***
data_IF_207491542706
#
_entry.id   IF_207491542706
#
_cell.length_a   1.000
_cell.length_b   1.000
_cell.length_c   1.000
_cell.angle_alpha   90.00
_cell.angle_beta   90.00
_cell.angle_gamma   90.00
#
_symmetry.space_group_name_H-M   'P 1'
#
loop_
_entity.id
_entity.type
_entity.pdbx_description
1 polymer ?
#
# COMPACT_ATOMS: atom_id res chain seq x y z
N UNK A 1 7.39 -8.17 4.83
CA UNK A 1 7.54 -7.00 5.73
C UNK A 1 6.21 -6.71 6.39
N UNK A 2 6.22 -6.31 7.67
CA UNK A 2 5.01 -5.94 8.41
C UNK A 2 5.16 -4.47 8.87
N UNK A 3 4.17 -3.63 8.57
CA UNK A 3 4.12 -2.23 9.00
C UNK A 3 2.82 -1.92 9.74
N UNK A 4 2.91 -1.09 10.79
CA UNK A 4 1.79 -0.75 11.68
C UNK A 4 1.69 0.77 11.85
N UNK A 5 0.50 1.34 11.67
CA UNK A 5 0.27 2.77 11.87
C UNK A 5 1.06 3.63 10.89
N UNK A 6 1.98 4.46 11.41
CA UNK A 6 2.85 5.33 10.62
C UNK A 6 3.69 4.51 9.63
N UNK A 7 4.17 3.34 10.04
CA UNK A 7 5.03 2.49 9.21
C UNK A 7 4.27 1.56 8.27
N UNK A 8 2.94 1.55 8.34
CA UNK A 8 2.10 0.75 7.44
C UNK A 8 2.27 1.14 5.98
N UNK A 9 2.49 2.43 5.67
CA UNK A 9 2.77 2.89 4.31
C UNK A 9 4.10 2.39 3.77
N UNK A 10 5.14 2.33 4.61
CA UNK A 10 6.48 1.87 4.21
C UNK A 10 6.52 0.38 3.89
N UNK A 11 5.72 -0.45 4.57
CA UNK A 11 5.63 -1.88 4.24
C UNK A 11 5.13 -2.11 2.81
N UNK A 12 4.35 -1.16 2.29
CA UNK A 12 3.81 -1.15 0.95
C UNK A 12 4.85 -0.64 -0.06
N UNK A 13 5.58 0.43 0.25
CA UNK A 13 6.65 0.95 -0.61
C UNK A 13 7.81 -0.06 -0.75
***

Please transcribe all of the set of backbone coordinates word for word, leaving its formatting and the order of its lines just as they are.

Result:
data_IF_207491542706
#
_entry.id   IF_207491542706
#
_cell.length_a   1.000
_cell.length_b   1.000
_cell.length_c   1.000
_cell.angle_alpha   90.00
_cell.angle_beta   90.00
_cell.angle_gamma   90.00
#
_symmetry.space_group_name_H-M   'P 1'
#
loop_
_entity.id
_entity.type
_entity.pdbx_description
1 polymer ?
#
# COMPACT_ATOMS: atom_id res chain seq x y z
N UNK A 1 7.39 -8.17 4.83
CA UNK A 1 7.54 -7.00 5.73
C UNK A 1 6.21 -6.71 6.39
N UNK A 2 6.22 -6.31 7.67
CA UNK A 2 5.01 -5.94 8.41
C UNK A 2 5.16 -4.47 8.87
N UNK A 3 4.17 -3.63 8.57
CA UNK A 3 4.12 -2.23 9.00
C UNK A 3 2.82 -1.92 9.74
N UNK A 4 2.91 -1.09 10.79
CA UNK A 4 1.79 -0.75 11.68
C UNK A 4 1.69 0.77 11.85
N UNK A 5 0.50 1.34 11.67
CA UNK A 5 0.27 2.77 11.87
C UNK A 5 1.06 3.63 10.89
N UNK A 6 1.98 4.46 11.41
CA UNK A 6 2.85 5.33 10.62
C UNK A 6 3.69 4.51 9.63
N UNK A 7 4.17 3.34 10.04
CA UNK A 7 5.03 2.49 9.21
C UNK A 7 4.27 1.56 8.27
N UNK A 8 2.94 1.55 8.34
CA UNK A 8 2.10 0.75 7.44
C UNK A 8 2.27 1.14 5.98
N UNK A 9 2.49 2.43 5.67
CA UNK A 9 2.77 2.89 4.31
C UNK A 9 4.10 2.39 3.77
N UNK A 10 5.14 2.33 4.61
CA UNK A 10 6.48 1.87 4.21
C UNK A 10 6.52 0.38 3.89
N UNK A 11 5.72 -0.45 4.57
CA UNK A 11 5.63 -1.88 4.24
C UNK A 11 5.13 -2.11 2.81
N UNK A 12 4.35 -1.16 2.29
CA UNK A 12 3.81 -1.15 0.95
C UNK A 12 4.85 -0.64 -0.06
N UNK A 13 5.58 0.43 0.25
CA UNK A 13 6.65 0.95 -0.61
C UNK A 13 7.81 -0.06 -0.75